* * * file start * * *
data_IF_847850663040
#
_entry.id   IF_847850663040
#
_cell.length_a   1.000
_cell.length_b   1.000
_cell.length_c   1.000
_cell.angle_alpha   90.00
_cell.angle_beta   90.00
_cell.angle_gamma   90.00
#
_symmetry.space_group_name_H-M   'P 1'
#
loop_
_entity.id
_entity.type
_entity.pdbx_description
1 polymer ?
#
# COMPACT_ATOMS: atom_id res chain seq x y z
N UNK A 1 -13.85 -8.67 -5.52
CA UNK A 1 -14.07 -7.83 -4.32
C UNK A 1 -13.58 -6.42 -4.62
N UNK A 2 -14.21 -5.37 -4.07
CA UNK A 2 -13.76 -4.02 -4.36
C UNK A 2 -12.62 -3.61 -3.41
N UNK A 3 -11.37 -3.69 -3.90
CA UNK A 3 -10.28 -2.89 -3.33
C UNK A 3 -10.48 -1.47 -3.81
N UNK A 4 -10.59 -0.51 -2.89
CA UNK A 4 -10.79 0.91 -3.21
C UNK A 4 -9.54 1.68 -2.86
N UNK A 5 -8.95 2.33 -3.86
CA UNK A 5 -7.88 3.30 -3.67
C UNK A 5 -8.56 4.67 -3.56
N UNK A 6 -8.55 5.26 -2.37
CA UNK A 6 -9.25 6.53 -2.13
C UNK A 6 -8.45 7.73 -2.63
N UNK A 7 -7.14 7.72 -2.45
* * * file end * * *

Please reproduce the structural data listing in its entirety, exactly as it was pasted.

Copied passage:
data_IF_847850663040
#
_entry.id   IF_847850663040
#
_cell.length_a   1.000
_cell.length_b   1.000
_cell.length_c   1.000
_cell.angle_alpha   90.00
_cell.angle_beta   90.00
_cell.angle_gamma   90.00
#
_symmetry.space_group_name_H-M   'P 1'
#
loop_
_entity.id
_entity.type
_entity.pdbx_description
1 polymer ?
#
# COMPACT_ATOMS: atom_id res chain seq x y z
N UNK A 1 -13.85 -8.67 -5.52
CA UNK A 1 -14.07 -7.83 -4.32
C UNK A 1 -13.58 -6.42 -4.62
N UNK A 2 -14.21 -5.37 -4.07
CA UNK A 2 -13.76 -4.02 -4.36
C UNK A 2 -12.62 -3.61 -3.41
N UNK A 3 -11.37 -3.69 -3.90
CA UNK A 3 -10.28 -2.89 -3.33
C UNK A 3 -10.48 -1.47 -3.81
N UNK A 4 -10.59 -0.51 -2.89
CA UNK A 4 -10.79 0.91 -3.21
C UNK A 4 -9.54 1.68 -2.86
N UNK A 5 -8.95 2.33 -3.86
CA UNK A 5 -7.88 3.30 -3.67
C UNK A 5 -8.56 4.67 -3.56
N UNK A 6 -8.55 5.26 -2.37
CA UNK A 6 -9.25 6.53 -2.13
C UNK A 6 -8.45 7.73 -2.63
N UNK A 7 -7.14 7.72 -2.45